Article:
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Super Bowl

[Brief] Ski Skins or Pigskins?
Published 12-31-2021 | Last updated 12-31-2021
60.743, -149.194

[Unofficial name, no GNIS Entry]

At some point in our lives, most of us have cursed the fact that we can only be in one place at a time. The backcountry ski zone ‘Super Bowl’ commemorates one such day on January 26, 1997. Although they might not describe themselves this way, a star-studded roster of local backcountry ski talent was taking the field near Turnagain Pass. In the words of Mark Norquist it was a “beautiful sunny Sunday” and he, plus Jim Cardwell, Eric ‘Viking’ Opland, Paul Lindemuth, and ‘Poacher’ Dave Pettry were “headed up the drainage between Taylor and Bertha creeks to ski that big ol' white thing back there.”[1] But a usual member of the line-up was missing.

One of their regular ski partners, Wisconsonite Steve O'Donnell, chose to stay home because shortly after 2 p.m. Alaska Time his Green Bay Packers were kicking off to the New England Patriots to start Superbowl XXXI.[2] That was too good to pass up for Steve and, for those who care about football, it was a great game. The game featured a first-quarter scoring record, a record distance touchdown pass, a 99-yard kickoff return for a touchdown, and ultimately a triumph for Wisconsin as the Packers won their first Super Bowl in twenty-nine years.[2]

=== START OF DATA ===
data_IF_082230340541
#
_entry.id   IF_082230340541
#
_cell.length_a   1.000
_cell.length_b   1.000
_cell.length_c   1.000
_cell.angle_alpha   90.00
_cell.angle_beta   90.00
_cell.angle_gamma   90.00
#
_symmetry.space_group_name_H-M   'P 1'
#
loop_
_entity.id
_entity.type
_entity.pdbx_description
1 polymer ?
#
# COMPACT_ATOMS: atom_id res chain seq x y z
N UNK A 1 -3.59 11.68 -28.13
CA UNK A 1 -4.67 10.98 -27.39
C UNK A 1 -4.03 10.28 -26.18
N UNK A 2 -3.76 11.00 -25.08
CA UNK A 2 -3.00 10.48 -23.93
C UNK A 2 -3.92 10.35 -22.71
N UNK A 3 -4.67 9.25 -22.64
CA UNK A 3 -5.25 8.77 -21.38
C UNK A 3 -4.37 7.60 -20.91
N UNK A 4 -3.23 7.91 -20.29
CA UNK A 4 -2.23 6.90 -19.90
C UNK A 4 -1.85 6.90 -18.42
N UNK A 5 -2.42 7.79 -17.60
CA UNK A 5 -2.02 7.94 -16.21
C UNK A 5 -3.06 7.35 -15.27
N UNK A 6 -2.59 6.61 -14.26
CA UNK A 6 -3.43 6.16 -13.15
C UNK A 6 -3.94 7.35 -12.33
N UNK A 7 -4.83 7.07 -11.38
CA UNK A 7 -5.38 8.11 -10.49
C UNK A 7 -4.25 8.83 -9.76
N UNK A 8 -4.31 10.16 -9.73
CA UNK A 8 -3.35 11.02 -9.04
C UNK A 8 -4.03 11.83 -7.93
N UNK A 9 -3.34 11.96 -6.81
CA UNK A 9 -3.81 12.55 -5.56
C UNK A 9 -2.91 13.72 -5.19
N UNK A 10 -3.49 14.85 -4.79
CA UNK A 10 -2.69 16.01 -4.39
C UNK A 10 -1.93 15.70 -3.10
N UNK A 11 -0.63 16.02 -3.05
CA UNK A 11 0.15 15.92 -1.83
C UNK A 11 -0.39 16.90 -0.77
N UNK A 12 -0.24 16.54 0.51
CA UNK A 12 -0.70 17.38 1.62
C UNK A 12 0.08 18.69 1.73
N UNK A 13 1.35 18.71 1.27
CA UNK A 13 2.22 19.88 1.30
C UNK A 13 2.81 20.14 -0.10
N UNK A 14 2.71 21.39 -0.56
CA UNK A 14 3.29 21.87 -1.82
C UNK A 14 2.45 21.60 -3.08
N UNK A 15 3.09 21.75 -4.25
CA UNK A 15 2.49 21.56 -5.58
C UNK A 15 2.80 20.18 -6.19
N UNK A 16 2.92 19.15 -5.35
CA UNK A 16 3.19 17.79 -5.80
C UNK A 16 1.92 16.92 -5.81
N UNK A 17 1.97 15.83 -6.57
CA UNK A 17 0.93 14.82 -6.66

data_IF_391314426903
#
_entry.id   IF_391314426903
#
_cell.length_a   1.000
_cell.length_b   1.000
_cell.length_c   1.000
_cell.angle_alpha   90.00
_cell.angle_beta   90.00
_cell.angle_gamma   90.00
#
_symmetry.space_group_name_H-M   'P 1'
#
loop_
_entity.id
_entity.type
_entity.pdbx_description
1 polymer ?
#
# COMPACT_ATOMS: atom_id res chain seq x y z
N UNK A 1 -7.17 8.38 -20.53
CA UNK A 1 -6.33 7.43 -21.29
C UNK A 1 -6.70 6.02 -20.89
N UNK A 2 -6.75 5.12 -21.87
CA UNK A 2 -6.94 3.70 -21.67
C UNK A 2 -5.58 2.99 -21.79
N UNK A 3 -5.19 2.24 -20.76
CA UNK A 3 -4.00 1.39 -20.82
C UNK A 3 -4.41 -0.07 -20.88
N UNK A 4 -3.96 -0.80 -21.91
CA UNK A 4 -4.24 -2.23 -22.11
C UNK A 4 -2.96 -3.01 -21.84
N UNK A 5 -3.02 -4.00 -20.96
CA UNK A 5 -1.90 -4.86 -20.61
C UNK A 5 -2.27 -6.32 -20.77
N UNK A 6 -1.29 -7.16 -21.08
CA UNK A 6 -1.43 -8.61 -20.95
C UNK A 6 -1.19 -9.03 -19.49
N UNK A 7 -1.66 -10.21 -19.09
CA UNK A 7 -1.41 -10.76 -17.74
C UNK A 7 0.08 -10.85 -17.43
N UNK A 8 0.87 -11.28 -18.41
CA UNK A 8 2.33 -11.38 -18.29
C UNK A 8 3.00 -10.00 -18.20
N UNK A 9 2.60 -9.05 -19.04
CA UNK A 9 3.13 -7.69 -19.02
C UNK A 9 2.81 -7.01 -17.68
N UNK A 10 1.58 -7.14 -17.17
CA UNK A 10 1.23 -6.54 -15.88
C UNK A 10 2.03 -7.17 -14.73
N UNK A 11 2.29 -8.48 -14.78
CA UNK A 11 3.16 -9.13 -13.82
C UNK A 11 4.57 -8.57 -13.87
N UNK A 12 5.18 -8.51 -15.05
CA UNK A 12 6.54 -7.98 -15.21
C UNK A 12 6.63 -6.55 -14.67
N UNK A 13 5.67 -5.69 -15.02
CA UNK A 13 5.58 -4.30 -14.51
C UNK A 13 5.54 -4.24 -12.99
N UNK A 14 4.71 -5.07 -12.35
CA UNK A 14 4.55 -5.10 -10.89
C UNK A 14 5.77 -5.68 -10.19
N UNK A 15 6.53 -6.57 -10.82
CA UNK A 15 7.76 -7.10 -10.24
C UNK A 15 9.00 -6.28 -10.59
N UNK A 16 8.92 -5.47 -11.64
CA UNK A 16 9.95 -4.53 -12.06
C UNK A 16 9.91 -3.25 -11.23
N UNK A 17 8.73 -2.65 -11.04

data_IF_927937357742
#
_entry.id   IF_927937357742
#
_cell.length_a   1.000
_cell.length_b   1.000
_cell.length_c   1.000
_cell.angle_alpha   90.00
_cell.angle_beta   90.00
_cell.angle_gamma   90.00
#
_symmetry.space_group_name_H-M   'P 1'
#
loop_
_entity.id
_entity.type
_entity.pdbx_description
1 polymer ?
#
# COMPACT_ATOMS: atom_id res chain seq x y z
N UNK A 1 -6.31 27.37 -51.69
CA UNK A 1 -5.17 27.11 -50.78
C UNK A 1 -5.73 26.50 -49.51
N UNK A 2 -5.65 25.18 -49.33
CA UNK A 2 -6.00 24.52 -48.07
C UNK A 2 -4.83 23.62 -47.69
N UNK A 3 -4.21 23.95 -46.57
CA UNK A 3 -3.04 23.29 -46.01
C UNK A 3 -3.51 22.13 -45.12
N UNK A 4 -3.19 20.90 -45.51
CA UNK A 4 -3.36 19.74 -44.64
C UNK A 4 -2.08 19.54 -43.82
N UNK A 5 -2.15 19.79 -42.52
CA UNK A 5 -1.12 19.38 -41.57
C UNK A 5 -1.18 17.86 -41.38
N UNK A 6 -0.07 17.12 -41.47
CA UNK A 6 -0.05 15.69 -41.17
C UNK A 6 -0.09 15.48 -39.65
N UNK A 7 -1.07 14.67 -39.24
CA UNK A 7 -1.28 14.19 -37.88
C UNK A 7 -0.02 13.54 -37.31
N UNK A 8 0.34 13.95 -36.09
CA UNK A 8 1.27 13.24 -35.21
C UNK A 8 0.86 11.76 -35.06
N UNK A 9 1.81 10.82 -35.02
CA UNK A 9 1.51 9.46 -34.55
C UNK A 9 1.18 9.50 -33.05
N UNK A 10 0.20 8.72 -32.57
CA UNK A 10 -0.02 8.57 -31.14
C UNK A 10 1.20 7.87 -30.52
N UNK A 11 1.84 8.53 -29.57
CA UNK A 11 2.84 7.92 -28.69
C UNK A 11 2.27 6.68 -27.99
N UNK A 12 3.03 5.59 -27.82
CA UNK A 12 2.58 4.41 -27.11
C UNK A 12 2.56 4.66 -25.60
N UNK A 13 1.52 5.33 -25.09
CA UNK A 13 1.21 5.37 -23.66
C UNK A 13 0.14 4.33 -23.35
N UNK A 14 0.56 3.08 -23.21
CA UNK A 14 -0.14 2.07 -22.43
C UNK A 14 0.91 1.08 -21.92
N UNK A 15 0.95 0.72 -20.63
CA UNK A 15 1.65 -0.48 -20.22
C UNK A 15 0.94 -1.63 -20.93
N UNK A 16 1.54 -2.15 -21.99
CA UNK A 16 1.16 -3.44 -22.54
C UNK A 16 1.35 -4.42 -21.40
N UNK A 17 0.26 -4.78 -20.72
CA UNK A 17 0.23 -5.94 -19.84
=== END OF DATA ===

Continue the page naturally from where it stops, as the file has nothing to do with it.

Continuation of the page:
Still, ski partners are duty-bound to tease their friends for missing out on a great day, and the group managed to do so in a way which has stuck for over two decades (talent, as mentioned). They “made it up, skied both sides and declared the back (south) side to be a ‘Super Bowl.’ And from thence forth, that is what it was called... the north side is ‘Super Bowl Peak’ run while the south side is the ‘Super Bowl’.”[1]


[1] Norquist, Mark, in discussion with the author. July 2021.

[2] “Super Bowl XXXI,” American Football Wiki. Accessed December 29, 2021.